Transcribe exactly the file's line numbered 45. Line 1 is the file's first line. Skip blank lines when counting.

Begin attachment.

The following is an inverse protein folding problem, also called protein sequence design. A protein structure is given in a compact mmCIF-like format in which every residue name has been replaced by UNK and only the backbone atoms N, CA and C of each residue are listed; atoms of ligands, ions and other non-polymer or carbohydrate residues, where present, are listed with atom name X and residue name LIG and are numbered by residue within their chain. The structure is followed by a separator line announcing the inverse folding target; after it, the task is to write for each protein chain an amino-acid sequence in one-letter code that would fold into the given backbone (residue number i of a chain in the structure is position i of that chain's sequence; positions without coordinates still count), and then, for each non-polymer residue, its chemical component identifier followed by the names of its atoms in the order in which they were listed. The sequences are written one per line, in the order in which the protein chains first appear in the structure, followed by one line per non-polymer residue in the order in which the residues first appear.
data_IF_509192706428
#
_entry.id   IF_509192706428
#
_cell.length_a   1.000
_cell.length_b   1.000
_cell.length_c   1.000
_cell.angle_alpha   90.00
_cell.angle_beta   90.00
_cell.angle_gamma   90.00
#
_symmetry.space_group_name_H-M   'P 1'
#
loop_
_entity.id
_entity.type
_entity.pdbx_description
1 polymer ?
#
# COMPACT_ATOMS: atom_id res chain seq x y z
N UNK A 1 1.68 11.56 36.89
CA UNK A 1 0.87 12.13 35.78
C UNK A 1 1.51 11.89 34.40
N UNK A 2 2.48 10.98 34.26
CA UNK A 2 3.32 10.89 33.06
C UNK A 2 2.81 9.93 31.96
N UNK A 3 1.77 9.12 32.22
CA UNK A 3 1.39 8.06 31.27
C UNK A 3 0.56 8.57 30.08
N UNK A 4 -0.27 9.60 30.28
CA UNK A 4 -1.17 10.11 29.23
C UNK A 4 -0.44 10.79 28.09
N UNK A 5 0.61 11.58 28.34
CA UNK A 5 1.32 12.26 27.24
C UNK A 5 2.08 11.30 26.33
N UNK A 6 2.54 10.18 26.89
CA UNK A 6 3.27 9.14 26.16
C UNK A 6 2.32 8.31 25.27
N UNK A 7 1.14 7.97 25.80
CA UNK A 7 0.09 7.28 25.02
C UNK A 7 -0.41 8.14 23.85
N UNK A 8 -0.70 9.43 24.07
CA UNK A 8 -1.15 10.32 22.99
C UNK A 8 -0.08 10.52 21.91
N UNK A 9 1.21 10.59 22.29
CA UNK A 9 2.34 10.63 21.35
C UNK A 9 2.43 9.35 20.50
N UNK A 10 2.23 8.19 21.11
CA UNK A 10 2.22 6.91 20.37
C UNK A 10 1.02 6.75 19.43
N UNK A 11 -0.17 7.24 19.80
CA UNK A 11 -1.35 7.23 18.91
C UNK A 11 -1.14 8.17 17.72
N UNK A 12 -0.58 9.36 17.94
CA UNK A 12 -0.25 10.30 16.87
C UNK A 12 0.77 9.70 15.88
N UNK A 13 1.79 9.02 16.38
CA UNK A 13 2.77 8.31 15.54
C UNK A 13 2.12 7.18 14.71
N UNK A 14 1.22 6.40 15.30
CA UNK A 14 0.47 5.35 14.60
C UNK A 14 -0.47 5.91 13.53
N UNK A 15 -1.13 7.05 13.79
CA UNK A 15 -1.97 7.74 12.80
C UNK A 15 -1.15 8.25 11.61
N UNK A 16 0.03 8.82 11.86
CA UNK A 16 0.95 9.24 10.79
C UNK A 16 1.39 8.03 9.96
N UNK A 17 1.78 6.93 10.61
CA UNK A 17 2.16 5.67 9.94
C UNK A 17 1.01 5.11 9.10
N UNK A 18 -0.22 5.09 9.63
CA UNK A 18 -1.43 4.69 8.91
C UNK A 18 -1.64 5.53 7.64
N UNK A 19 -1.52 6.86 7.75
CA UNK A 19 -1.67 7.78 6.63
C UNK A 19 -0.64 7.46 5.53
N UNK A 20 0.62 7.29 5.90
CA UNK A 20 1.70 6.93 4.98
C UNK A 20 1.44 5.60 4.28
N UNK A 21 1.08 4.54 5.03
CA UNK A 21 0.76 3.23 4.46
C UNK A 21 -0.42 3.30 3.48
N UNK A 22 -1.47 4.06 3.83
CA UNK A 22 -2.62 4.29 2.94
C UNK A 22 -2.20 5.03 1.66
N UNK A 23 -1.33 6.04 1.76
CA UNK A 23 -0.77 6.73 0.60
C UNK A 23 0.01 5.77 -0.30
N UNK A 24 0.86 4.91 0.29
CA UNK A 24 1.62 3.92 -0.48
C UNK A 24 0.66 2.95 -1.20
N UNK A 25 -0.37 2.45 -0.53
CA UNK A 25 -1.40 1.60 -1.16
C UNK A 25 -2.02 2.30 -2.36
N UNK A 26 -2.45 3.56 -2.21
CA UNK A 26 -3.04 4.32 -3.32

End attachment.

C UNK A 8 -0.08 10.52 21.91